Keep WordPress Happy: Essential Tips – January 2017

Website Superhero - Keep WordPress Happy Essential Tips - January 2017
Welcome to my new 2017 monthly column – Keep WordPress Happy: Essential Tips!

At the end of every month this year I’ll be covering any big WordPress-related news, new favorite tools, and of course maintenance tips & reminders to keep your website healthy and working at full steam for your biz.

Cuz ain’t nobody got time for website mischief, yo!

Keep WordPress Happy: Essential Tips – January 2017

What’s up in the WordPress world?

Starting January 1, 2017, Google started penalizing the search rankings of websites that don’t have an SSL certificate (WordPress and otherwise). So in addition to mobile friendliness and content quality being super important to Google these days, now your website needs to have an SSL certificate too if you wanna stay on the search engine’s good side.

What’s an SSL certificate (and how can you get one)?

An SSL certificate secures your website’s connection from a web server to a browser. It’s what takes you from to and shows a padlock next to the domain. It used to be only for websites that processed sensitive data such as credit card information, but now Google is making it very valuable for anyone who wants to keep their website ranking high in search results.

You can buy an SSL certificate via your domain registrar (wherever you bought your website domain) and renew it yearly. Each domain you have needs its own SSL certificate, you can’t buy one and share it across domains.

Read more about why you need SSL and what it will mean for your website here on Forbes. Don’t stress if you haven’t done it yet — even I haven’t gotten around to it yet — just get to it when you can.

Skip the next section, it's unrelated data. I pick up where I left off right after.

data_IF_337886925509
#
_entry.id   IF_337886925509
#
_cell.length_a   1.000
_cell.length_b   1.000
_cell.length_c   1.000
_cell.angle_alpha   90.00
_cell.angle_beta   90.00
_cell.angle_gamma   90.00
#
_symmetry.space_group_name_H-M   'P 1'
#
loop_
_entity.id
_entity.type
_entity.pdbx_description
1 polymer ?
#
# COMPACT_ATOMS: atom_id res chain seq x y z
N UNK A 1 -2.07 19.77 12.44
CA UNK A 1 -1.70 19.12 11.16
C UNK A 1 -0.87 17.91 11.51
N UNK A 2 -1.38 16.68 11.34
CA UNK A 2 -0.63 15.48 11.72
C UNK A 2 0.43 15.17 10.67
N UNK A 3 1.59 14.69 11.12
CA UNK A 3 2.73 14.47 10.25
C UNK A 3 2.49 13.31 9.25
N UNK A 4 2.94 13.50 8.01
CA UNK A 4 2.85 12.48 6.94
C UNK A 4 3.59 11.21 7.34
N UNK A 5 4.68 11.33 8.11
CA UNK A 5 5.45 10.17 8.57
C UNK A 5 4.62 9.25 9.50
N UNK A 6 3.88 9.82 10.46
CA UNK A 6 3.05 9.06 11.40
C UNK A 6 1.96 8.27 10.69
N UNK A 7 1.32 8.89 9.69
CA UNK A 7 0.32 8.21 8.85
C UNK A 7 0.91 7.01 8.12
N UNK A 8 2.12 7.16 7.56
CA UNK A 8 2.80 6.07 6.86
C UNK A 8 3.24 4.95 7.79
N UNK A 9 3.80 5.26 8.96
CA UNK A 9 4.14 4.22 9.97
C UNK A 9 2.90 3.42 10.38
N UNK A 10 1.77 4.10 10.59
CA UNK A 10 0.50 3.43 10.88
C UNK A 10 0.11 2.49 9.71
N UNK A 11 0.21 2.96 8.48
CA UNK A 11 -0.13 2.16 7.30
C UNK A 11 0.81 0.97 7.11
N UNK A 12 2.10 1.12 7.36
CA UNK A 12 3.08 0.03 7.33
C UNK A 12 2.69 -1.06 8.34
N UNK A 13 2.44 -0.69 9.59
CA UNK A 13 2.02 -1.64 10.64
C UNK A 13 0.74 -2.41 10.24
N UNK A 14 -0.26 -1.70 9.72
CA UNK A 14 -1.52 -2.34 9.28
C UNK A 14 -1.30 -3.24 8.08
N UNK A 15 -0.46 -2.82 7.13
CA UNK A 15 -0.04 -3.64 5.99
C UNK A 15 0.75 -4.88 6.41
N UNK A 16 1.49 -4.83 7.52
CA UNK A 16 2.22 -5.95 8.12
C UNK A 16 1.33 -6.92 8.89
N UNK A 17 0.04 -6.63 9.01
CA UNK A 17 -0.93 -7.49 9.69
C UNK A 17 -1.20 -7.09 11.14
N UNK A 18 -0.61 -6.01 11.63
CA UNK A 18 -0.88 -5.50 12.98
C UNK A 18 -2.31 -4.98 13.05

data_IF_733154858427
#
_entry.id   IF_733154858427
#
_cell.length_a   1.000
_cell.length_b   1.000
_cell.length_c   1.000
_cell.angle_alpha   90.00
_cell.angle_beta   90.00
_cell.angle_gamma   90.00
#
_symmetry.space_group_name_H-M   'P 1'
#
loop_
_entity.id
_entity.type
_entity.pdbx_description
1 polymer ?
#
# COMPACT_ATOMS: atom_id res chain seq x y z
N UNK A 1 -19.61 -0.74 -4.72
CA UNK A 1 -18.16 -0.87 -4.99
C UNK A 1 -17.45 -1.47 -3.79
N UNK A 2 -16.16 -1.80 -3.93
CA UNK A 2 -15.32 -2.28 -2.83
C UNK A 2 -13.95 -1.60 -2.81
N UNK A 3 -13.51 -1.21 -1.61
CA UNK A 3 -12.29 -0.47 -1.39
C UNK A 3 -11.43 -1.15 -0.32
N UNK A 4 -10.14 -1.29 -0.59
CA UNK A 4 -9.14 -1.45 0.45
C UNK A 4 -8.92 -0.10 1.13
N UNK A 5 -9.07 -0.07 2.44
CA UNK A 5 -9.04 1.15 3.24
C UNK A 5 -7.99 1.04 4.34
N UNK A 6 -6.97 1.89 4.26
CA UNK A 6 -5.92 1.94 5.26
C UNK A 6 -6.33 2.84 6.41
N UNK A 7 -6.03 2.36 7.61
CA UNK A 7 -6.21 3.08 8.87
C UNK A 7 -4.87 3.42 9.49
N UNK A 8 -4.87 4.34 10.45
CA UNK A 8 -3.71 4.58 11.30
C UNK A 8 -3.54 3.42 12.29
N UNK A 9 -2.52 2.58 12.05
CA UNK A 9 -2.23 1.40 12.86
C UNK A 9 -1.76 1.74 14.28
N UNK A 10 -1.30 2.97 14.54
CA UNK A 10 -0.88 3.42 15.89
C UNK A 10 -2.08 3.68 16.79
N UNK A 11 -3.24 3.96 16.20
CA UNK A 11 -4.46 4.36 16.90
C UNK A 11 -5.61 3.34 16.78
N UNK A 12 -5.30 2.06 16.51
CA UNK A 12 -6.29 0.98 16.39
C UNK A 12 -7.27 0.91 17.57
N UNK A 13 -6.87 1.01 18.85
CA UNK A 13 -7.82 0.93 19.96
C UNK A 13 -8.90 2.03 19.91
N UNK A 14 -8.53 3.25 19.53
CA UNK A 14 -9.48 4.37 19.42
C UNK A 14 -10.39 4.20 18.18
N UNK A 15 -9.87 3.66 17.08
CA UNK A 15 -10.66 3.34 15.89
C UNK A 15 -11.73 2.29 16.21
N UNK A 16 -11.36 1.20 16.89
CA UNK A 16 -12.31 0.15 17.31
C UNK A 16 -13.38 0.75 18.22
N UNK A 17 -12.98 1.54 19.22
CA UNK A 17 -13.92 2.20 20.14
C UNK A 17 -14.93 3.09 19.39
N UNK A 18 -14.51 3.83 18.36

FYI some hosting providers like Siteground are providing them to you for free when you sign up for their hosting, so that’s a neat way  for you to get killer website hosting and save money on something that will boost your security and help your Google rankings. Score!

You can also get a free SSL certificate via Let’s Encrypt (which is what Siteground uses) no matter where you’re hosting your website. And if you’re DIYing it, here are tips from Google on how to do it right.

New favorite WordPress tools

1) WP Smush It

You already know I’m big on optimizing images before upload — whether stock photos for your blog, About page, or anywhere else you’d like to put ‘em — and now I have a new favorite tool to compress images: it’s called WP Smush and it’s free, baby! Give it a whirl.

2) Yoast SEO Premium

If you’re on WordPress and care about your SEO, you’re probably already using the Yoast plugin, which is fantastic even in its free version (see my Yoast video tutorial on it here).

Well I recently started using Yoast SEO Premium and it’s pretty nice. My favoritest feature? When writing new content, it suggests blog posts and pages you already have that you can link to to build your internal linking juice, saving you valuable time. Shazam!

Your Monthly WordPress Maintenance

Whether you only have 5 minutes to give your website a checkup or can spare a full 30min for your monthly maintenance (recommended to keep WordPress happy!), I’ve got ya covered, supahero.

Here’s what you need to do this month:

  • If you’re not on a secure, managed server, make sure you’re using a security plugin like Wordfence and quickly run your site through a security filter like Sucuri’s:
  • Check for broken links – use this baby to make it a snap: Broken Link Checker
  • Make sure your backups are running smoothly so you have a Plan B if disaster strikes (I like Backup Buddy). Ideally, take a little time to restore one and make sure everything you need is there.
  • Haven’t gotten a message through your contact form in the past few weeks? Test it!
  • Haven’t gotten a new subscriber in a little while? Test your opt-in forms!
Wanna get serious about keeping your website healthy and working for your biz 24/7?
Check out the DIY Website Maintenance Course (great for beginners, too!)

Share your thoughts:

This site uses Akismet to reduce spam. Learn how your comment data is processed.